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CC's Outdoor Journal; Preserving the future
PHIPPSBURG- Tucked away at the end of a long dirt driveway amidst red pine trees at the base of a granite ledge with a breathtaking view of a fresh-water pond full of fish and native water flowers, is the Bates College Coastal Center at Shortridge, located only a few miles from Fort Popham.
The center is perched on part of 600-acres of coastal property managed by Bates College and used for academic meetings, retreats and conferences.
Earlier this summer, I had the pleasure of experiencing the Shortridge facility thanks to my friend Sue Dunn who is an employee at Bates. Our weekend-long agenda included a Seawall Beach clean up at the Bates-Morse Mountain Conservation Area, complete with a health conscious lunch and a Sunday morning seminar to learn about beaver habitat from Mary Jane Dillingham, a biologist for the City of Auburn.
There is no doubt that you've read of my adventures with the group of friends that gather to get fresh air and exercise every chance we get and this was one of those retreats with an educational and community give-back focus.
As most of you know, the summer started out rather slow with all the rain and cool weather and this weekend was no exception. We were greeted with a pleasant surprise of partly cloudy skies with droplets of sunlight on Saturday morning as we set out for Morse Mountain.
Upon our arrival we had a group meeting headed by the director of the conservancy, Laura Sewal, with the other dozen volunteers that had agreed to clean Seawall Beach that day. We were instructed on what was expected of us, and that included digging washed up lobster traps from the sand.
Since vehicles aren't allowed on Seawall Beach, the Morse Mountain Conservancy has an agreement with the lobster fishermen that they will transport the traps that wash up on the beach to the parking lot and they will be accessible for a two week period for the fishermen to pick them up. Whatever traps left there after the alloted time frame will be destroyed.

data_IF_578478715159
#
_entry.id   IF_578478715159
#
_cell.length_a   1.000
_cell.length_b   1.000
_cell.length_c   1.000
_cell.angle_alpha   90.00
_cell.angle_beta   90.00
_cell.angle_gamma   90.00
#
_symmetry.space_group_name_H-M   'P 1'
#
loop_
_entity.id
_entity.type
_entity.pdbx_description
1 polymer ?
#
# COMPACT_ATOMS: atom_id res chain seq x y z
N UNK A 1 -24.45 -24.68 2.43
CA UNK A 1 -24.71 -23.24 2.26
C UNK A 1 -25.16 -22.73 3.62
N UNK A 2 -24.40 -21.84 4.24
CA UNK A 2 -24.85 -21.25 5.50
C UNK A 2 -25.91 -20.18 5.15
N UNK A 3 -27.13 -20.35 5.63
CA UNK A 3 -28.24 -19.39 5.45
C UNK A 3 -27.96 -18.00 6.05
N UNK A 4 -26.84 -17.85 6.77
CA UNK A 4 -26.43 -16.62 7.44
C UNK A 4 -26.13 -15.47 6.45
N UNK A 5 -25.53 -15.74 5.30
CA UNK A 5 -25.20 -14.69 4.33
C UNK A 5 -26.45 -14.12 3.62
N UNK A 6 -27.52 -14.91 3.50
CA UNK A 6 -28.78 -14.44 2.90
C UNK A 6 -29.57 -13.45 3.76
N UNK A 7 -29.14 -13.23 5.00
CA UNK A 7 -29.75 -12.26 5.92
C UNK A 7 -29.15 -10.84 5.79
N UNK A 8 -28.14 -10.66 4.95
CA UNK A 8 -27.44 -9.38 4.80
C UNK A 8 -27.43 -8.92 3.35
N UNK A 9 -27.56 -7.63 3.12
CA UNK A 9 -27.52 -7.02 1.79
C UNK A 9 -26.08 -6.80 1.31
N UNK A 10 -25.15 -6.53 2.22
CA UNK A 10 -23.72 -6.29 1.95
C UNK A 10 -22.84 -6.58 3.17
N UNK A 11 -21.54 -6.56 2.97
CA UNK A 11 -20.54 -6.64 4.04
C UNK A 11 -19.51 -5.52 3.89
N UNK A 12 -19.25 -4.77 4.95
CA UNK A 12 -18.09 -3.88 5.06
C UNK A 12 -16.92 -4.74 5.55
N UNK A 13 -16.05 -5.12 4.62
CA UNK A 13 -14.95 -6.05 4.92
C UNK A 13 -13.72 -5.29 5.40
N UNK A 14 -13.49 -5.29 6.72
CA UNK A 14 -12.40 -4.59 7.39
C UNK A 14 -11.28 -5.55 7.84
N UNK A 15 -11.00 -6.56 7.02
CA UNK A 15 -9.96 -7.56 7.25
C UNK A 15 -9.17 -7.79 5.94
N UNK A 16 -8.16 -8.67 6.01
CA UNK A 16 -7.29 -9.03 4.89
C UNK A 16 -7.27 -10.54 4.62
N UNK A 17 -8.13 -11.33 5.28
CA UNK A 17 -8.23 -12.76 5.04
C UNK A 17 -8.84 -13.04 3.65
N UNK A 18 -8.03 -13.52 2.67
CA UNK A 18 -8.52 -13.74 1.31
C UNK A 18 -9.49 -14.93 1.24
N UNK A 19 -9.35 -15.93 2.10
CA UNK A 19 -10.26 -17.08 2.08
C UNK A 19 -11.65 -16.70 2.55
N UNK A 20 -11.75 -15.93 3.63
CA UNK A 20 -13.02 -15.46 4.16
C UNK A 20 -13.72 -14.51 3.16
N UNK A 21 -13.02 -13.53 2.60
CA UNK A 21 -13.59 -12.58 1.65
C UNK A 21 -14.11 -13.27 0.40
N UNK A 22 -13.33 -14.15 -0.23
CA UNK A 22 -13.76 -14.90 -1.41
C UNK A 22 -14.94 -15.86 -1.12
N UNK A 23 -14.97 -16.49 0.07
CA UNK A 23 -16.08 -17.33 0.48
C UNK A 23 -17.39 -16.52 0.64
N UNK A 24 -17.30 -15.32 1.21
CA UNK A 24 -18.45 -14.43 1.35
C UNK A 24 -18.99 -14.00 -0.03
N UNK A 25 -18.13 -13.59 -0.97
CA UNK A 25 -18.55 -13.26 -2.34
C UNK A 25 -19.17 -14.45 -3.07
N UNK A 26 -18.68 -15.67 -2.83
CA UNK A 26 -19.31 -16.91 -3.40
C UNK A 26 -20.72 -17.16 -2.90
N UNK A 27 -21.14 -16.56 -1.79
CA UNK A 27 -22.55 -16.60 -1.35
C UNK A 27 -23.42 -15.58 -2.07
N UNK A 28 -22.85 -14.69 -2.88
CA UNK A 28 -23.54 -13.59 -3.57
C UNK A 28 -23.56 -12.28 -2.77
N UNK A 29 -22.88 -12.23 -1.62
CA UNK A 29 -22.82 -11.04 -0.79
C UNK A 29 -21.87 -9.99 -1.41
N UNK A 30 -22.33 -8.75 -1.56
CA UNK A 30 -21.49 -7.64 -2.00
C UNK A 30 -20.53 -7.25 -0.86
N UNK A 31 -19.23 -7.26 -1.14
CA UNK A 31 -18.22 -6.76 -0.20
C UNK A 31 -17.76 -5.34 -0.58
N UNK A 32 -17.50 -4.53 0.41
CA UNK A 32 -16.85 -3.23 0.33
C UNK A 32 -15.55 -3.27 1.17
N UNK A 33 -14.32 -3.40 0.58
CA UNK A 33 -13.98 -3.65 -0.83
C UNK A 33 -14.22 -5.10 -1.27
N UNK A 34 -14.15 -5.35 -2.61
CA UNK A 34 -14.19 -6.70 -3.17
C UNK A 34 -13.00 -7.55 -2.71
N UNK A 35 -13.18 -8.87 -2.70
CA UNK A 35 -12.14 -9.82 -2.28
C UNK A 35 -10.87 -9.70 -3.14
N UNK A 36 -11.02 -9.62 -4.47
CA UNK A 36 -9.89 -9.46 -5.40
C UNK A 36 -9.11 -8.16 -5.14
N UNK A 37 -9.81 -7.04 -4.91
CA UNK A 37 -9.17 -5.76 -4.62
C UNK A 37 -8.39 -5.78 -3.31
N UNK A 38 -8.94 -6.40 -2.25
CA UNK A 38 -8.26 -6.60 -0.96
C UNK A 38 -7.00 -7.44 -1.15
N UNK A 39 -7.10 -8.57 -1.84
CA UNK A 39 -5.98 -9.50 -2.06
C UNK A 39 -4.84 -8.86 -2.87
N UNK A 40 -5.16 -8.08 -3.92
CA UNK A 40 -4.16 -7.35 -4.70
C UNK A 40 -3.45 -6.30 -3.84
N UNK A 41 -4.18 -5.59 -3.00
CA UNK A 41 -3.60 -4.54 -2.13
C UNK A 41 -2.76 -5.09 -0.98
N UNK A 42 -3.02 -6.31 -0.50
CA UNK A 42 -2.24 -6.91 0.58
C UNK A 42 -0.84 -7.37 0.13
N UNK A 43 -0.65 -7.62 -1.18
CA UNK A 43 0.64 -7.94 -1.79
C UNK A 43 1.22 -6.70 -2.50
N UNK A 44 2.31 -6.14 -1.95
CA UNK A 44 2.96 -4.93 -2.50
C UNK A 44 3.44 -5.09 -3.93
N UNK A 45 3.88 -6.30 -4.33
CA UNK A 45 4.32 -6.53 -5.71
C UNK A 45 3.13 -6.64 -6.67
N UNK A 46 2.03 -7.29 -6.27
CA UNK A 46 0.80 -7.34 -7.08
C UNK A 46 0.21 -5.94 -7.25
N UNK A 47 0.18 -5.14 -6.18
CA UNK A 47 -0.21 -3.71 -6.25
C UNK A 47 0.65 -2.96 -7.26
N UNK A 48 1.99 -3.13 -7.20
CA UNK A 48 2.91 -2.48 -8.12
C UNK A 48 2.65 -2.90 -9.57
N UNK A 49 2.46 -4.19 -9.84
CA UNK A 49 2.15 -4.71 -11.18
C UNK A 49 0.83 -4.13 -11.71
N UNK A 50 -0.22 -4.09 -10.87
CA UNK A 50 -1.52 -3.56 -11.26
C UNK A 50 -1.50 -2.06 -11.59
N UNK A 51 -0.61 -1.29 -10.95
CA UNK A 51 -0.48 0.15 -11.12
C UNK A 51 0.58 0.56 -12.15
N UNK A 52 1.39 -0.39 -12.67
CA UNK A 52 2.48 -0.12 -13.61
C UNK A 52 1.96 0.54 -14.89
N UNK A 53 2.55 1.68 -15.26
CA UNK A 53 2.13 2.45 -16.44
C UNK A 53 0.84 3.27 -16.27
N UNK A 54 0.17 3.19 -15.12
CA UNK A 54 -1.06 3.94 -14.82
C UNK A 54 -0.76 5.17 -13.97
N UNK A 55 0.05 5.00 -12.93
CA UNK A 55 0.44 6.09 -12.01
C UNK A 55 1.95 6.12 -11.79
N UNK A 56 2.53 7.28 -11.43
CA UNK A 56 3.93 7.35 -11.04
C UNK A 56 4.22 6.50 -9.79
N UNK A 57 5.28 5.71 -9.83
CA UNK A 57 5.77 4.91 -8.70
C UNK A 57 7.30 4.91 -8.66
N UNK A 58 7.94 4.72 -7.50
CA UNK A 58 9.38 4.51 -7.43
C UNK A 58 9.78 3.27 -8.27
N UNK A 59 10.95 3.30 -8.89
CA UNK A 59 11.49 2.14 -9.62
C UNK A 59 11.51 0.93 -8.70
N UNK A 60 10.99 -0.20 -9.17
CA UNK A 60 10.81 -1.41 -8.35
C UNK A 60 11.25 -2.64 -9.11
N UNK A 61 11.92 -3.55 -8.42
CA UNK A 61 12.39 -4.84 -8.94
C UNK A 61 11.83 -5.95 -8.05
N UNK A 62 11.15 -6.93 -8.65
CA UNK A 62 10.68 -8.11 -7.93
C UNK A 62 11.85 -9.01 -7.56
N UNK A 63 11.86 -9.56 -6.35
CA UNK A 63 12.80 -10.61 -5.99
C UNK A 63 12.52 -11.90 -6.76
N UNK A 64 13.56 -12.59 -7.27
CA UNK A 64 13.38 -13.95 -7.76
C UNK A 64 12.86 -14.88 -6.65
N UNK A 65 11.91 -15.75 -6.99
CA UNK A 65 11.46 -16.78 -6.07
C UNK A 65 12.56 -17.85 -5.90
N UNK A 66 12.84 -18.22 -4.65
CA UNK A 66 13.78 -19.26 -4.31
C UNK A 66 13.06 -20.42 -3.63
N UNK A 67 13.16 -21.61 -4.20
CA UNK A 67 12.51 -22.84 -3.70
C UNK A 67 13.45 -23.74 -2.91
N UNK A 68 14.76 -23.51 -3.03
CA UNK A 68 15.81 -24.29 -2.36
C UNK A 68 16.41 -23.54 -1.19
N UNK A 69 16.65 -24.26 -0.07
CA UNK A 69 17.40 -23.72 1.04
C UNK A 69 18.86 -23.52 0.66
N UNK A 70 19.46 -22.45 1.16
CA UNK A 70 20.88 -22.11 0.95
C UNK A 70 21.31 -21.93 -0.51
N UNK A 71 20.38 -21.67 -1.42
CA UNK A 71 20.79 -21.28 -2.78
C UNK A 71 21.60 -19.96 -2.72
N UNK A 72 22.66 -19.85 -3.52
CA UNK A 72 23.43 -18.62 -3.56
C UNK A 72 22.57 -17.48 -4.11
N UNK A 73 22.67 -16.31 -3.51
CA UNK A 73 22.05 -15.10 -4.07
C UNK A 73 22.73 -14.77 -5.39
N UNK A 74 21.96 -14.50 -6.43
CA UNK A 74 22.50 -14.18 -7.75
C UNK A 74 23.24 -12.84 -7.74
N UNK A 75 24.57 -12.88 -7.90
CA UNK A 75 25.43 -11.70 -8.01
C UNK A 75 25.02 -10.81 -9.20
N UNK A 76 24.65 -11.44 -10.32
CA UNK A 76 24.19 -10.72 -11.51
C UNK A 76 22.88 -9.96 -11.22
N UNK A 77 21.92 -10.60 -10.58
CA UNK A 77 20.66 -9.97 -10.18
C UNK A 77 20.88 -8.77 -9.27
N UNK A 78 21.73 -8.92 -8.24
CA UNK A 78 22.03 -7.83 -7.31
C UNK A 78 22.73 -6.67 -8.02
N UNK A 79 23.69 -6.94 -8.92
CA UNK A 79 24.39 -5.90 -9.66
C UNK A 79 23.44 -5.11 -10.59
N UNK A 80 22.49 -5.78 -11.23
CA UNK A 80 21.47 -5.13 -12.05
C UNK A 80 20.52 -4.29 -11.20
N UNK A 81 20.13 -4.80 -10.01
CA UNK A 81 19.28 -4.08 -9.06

We loaded up in two vehicles for the two-mile scenic trek to the sea, armed with our work gloves, trash bags and shovels. We passed wet lands and brightly-colored, moss-covered forest area, all the while smelling that heavy salt-water air.
Now, as we pictured these traps on the beach, we expected a nice square box that would easily pile on to a truck, ready for transport. That was the furthest thing from reality. We found some of the traps were barely visible sticking up through the sand, others were so mangled and looked more like “trash art,” and still others were buried so deep in the dunes we were told not to disturb them, as it would do more damage to dig them out.
With pieces of debris littering the beach from small cans to huge 50-gallon plastic drums, our crew set out to help clean up as much as we could.
The clean up was part of the Bates College Day of Service headed by Jacob Cash.
The Bates Days of Service (previously known as National Day of Service) is a comprehensive, year-long program offering Bates alumni, parents, friends and students across the country local community service opportunities. The day is sponsored by the Office of Alumni and Parent Engagement and the Harward Center for Community Partnerships.
In its seventh year, the Days of Service Program continues to reinforce the mission and tradition of civic engagement at Bates.
Along with my ten girlfriends and I who volunteered to clean the beach that day, were locals Bill Hine and Cathy Hazelton, as their son Brett was a graduate of Bates in the class of 2008. They continue to do what they can to help in conservation and community service.